2.Schafer E, Tepel J, Hoppe W. Properties of endodotnic hand instruments used in rotary motion. Part 2. Instrumentation of curved canals. J Endod 1995;21:493-7.  Back to cited text no. 2      
3.Chan AW, Cheung GS. A comparison of stainless steel and nickel-titanium K-files in curved root canals. Int Endod J 1996;29:370-5.  Back to cited text no. 3      
4.Schafer E, Schula-Bongert U, Tulus G. Comparison of hand stainless steel and nickel-titanium rotary instrumentation: A clinical study. J Endod 2004;30:432-5.  Back to cited text no. 4      
5.Thompson SA. An overview of nickel-titanium alloys used in dentistry. Int Endod J 2000;33:297-310.  Back to cited text no. 5      
6.Bergmans L, Cleynenbreugel JV, Wevers M, Lambercchts P. Mechanical root canal preparation with NiTi rotary instruments: Rationale performance and safety. Am J Dent 2001;14:324-33.  Back to cited text no. 6      
7.Troian CH, So MV, Figueiredo JA, Oliveira EP. Deformation and fracture of Race and K3 endodotnic instruments according to the number of uses. Int Endod J 2006;39:616-25.  Back to cited text no. 7      
8.Parashos P, Messer HH. Rotary NiTi instrument fracture and its consequences. J Endod 2006;32:1031-43.  Back to cited text no. 8      
9.Sattapan B, Nervo GJ, Palamaro JE, Messer HH. Defects in rotary nickel-titanium files after clinical use. J Endod 2000;26:161-5.  Back to cited text no. 9      
10.Arnes FC, Hoen MM, Steiman HR, Dietz GC Jr. Evaluation of single-use rotary nickel-titanium instruments. J Endod 2003;29:664-6.  Back to cited text no. 10      
11.Yared G. In vitro study of the torsional properties of new and used profile nickel-titanium rotary files. J Endod 2004;30:440-2.  Back to cited text no. 11      
12.Berutti E, Negro AR, Lendini M, Pasqualini D. Influence of manual preflaring and torque on the failure rates of ProTaper rotary instruments. J Endod 2004;30:228-30.  Back to cited text no. 12      
13.Ronald DD, Andelin WE, Brawning DF, Hsu GH, Torabinejad M. The effect of preflaring on the rates of separation for 0.04 taper nickel-titanium rotary instruments. J Endod 2002;28:543-5.  Back to cited text no. 13      
14.Patino PV, Biedma BM, Liebana CR, Cantatore G, Ghillo JG. The influence of manual glide path on the separation rate of NiTi rotary instruments. J Endod 2005;31:114-6.  Back to cited text no. 14      
15.Bartnick KL, Steiman HR, Ruskin A. Comparison of nickel-titanium file distortion using electric and air driven handpieces. J Endod 2001;27:57-9.  Back to cited text no. 15      
16.Yared G, Bou Dagher F, Machtou P. Failure of profile instruments used with high and low torque motors. Int Endod J 2001;34:471-5.  Back to cited text no. 16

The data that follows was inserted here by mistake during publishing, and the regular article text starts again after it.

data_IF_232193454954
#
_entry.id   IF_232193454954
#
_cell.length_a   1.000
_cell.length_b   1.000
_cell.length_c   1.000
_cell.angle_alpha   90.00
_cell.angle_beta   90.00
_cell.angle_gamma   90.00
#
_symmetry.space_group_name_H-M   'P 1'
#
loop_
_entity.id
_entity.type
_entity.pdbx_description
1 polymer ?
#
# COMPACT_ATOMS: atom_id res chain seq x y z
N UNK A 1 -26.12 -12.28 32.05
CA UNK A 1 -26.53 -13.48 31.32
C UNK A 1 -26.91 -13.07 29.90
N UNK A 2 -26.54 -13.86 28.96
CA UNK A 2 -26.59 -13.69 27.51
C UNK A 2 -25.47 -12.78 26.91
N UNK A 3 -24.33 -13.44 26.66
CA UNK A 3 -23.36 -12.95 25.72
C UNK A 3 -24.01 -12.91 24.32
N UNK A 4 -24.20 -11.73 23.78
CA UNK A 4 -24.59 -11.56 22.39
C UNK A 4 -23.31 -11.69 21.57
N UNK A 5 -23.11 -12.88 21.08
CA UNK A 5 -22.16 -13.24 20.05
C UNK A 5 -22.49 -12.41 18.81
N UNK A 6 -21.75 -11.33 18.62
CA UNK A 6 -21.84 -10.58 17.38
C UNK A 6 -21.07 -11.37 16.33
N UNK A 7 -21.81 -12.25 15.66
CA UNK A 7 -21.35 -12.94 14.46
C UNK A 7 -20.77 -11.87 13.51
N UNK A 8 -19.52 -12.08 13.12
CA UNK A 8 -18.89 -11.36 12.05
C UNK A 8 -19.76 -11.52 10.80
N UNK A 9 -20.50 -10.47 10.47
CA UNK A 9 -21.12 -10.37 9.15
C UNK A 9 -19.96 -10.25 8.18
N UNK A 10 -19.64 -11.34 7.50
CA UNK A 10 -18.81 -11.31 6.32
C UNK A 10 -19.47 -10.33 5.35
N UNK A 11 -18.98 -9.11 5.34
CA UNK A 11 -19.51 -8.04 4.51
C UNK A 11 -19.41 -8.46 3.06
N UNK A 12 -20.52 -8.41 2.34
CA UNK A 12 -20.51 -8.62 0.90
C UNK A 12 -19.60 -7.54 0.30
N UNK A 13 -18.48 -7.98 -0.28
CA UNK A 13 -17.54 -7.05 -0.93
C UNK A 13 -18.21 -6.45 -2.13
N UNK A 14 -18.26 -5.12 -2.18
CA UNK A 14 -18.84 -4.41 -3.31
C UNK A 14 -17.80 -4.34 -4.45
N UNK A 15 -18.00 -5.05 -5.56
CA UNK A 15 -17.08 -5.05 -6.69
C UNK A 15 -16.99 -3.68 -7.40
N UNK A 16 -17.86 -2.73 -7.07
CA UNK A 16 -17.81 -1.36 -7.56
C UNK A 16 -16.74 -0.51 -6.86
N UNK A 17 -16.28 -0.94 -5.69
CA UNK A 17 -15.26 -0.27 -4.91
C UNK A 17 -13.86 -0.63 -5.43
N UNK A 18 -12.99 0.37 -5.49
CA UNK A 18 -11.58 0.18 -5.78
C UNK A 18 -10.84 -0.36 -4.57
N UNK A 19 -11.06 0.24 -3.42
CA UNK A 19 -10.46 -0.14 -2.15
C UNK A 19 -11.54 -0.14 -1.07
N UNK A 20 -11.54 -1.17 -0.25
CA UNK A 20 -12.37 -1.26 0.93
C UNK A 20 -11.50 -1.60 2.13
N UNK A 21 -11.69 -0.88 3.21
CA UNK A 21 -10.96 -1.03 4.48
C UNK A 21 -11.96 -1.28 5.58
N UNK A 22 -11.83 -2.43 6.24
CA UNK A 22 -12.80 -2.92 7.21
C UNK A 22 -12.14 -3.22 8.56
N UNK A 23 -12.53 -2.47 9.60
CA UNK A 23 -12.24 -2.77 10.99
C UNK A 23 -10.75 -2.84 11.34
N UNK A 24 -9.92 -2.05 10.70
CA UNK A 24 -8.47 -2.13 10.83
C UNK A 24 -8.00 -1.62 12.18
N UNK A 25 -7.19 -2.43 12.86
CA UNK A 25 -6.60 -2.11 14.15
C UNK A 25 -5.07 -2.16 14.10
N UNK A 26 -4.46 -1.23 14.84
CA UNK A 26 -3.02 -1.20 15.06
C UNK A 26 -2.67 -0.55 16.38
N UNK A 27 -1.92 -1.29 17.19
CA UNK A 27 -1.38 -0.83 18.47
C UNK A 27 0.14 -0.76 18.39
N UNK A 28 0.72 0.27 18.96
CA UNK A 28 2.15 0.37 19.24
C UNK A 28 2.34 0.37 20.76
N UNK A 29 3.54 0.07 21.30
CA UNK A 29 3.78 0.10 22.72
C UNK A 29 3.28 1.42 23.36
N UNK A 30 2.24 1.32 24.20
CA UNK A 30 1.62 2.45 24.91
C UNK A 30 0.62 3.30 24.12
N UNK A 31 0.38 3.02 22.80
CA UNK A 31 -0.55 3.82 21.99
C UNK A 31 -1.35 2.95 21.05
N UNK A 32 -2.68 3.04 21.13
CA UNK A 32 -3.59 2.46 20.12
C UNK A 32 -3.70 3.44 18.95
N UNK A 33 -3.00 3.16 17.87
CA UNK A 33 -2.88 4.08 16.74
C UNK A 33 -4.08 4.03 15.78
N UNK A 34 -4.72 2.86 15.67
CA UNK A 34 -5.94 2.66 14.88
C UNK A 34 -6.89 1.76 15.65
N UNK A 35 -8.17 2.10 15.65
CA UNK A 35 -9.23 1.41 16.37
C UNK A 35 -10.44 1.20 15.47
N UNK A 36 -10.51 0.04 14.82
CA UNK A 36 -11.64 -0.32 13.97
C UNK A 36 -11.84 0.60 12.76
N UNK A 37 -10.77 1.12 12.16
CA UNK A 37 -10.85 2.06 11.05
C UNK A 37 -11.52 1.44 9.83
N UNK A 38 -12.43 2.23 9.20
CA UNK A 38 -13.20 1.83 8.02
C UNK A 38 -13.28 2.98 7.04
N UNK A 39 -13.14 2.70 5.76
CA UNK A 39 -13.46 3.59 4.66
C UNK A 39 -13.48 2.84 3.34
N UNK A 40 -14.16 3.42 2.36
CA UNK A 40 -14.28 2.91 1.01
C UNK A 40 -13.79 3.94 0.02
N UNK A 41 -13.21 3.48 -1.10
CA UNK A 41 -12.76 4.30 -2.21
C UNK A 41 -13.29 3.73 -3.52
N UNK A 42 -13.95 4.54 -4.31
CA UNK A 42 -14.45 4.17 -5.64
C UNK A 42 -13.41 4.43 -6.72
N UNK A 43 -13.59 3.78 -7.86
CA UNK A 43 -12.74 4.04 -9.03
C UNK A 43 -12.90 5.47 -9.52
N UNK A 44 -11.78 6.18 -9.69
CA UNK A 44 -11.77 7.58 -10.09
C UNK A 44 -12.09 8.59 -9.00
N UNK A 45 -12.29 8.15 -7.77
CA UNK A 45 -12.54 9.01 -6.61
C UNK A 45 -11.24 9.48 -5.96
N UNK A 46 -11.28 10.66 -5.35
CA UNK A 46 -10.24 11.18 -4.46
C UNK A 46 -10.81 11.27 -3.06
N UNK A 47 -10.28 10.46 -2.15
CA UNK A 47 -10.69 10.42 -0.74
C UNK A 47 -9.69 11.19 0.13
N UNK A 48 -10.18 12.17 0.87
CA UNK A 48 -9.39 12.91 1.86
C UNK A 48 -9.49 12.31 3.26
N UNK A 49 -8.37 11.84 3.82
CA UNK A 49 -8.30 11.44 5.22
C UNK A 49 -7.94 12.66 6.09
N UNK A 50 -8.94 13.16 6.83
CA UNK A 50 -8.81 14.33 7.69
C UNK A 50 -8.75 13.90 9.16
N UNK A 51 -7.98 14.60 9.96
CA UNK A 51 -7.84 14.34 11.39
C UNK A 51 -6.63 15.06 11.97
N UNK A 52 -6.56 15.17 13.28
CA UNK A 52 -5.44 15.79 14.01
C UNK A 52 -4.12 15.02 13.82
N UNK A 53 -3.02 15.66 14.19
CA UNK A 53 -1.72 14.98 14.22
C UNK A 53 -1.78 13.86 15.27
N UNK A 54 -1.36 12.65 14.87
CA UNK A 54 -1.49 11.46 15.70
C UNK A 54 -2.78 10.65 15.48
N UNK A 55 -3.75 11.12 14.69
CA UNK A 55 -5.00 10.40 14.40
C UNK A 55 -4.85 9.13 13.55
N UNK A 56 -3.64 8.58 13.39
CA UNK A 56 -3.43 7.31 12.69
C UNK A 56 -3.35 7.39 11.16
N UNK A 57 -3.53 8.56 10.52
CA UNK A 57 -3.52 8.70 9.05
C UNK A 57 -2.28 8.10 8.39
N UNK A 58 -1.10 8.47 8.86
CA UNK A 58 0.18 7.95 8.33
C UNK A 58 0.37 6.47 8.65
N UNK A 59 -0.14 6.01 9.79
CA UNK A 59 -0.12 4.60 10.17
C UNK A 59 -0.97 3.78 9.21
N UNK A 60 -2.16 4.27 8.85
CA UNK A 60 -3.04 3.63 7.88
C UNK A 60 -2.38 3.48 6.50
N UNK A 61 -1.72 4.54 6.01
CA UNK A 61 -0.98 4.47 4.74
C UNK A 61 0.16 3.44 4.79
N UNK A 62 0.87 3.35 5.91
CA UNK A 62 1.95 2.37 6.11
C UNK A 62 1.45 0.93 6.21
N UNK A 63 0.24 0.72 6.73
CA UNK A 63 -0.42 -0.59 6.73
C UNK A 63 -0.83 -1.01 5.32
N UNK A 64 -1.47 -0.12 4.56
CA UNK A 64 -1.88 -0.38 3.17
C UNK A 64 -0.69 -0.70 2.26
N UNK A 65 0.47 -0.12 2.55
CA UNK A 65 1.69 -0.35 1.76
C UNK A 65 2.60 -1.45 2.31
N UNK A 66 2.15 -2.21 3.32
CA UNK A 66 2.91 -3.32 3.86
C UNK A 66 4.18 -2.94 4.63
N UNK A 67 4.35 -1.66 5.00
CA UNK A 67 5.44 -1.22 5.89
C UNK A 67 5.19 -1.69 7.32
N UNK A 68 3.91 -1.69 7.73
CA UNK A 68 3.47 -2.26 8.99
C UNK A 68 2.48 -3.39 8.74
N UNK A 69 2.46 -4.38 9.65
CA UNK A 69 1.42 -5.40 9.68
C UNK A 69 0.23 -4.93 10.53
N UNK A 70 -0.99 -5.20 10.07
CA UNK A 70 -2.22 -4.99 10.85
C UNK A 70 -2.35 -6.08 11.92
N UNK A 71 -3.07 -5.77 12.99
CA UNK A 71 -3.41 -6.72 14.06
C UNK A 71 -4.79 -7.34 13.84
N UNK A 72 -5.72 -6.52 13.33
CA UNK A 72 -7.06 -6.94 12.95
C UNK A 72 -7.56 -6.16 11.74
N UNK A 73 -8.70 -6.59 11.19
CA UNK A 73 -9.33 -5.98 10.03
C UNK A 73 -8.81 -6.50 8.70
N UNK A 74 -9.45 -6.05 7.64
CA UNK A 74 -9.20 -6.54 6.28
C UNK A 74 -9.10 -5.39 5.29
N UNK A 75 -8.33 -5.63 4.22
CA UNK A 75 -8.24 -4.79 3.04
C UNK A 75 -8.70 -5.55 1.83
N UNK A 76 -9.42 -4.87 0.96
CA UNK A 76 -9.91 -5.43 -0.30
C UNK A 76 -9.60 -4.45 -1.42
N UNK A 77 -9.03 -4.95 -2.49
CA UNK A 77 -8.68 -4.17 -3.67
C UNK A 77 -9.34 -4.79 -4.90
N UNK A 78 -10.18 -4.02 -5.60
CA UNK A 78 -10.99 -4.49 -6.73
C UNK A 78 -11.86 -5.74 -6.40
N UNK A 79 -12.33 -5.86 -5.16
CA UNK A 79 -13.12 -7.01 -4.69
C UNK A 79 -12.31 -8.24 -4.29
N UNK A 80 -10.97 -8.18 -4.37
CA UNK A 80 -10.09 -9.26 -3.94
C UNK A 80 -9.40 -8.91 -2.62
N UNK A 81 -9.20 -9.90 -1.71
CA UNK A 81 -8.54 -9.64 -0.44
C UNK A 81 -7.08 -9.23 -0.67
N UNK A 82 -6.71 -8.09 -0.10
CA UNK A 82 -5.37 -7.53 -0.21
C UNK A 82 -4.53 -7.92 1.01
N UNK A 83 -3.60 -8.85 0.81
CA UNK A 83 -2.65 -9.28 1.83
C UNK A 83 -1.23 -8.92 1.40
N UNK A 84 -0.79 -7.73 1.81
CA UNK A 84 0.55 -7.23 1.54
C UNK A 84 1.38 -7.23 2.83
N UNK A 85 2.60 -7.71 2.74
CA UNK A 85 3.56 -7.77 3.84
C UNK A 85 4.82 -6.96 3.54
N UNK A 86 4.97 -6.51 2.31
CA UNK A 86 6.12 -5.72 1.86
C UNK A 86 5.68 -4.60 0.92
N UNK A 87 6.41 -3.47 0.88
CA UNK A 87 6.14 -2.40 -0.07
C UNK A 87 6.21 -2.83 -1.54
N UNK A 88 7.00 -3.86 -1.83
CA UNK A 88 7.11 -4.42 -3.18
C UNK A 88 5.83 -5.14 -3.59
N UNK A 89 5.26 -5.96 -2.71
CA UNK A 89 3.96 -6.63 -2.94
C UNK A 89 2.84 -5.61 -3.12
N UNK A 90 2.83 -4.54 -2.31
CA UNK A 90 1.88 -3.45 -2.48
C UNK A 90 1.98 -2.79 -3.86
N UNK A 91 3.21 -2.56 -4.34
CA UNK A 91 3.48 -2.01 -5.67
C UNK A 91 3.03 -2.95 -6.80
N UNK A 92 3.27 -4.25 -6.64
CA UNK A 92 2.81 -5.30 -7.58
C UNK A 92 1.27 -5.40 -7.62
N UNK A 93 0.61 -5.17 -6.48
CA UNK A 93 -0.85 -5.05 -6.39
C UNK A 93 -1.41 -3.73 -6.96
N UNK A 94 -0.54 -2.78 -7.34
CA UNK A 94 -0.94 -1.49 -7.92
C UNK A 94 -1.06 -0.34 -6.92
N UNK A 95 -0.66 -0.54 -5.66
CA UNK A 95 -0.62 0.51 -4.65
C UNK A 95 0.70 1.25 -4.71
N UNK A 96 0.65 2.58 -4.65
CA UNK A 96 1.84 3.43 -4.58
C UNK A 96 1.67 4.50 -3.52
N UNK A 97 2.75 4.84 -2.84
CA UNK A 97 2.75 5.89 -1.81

17.Pruett JP, Clement DJ, Carnes DL. Cyclic fatigue of nickel-titanium endodontic instruments. J Endod 1997;23:77-85.  Back to cited text no. 17      
18.Schafer E, Diez C, Hoppe W, Tepel J. Roentgenographic investigation of frequency and degree of canal curvatures in human permanent teeth. J Endod 2002;28:211-6.  Back to cited text no. 18      
19.Li UM, Lee BS, Shih CT, Lan WH, Lin CP. Cyclic fatigue of endodntic nickel-titanium rotary instruments: Static and dynamic tests. J Endod 2002;28:448-51.  Back to cited text no. 19      
20.Parashos P, Gordon L, Messer HH. Factors influencing defects of rotary nickel-titanium endodontic instruments. After clinical use. J Endod 2004;30:722-5.  Back to cited text no. 20      
21.Marsicovetere ES, Burgess JO, Clement DJ, Del Rio CE. Torsional testing of the lightspeed nickel-titanium instrument system. J Endod 1996;22:681-4.  Back to cited text no. 21      
22.Yared G, Sleiman P. Failure of ProFile instruments used with air high torque control and low torque control motors. Oral Surg Oral Med Oral Pathol Oral Radiol Endod 2002;93:92-6.  Back to cited text no. 22      
23.Mesgouez C, Rilliard F, Matossian L, Nassiri K, Mandel E. Influence of operator experience on canal preparation time when using the rotary NiTi profile system in simulated curved canals. Int Endod J 2003;36:161-5.  Back to cited text no. 23      
24.Arnes FC, Hoen MM, Steiman HR, Dietz GC. Evaluation of single-use rotary nickel-titanium instruments. J Endod 2003;29:664-6.  Back to cited text no. 24      
25.Gambarini G. Cyclic fatigue of profile rotary instruments after prolonged clinical use. Int Endod J 2001;34:386-9.  Back to cited text no. 25      

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Correspondence Address:
M Javidi
Department of Endodontics, Member of Dental Research Center, Dental School, Tehran
Iran
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Source of Support: The Vice Chancellor for Research of Mashhad University of Medical Sciences, Conflict of Interest: None


DOI: 10.4103/0970-9290.62815

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    Figures

  [Figure 1], [Figure 2], [Figure 3], [Figure 4]
 
 
    Tables

  [Table 1], [Table 2], [Table 3]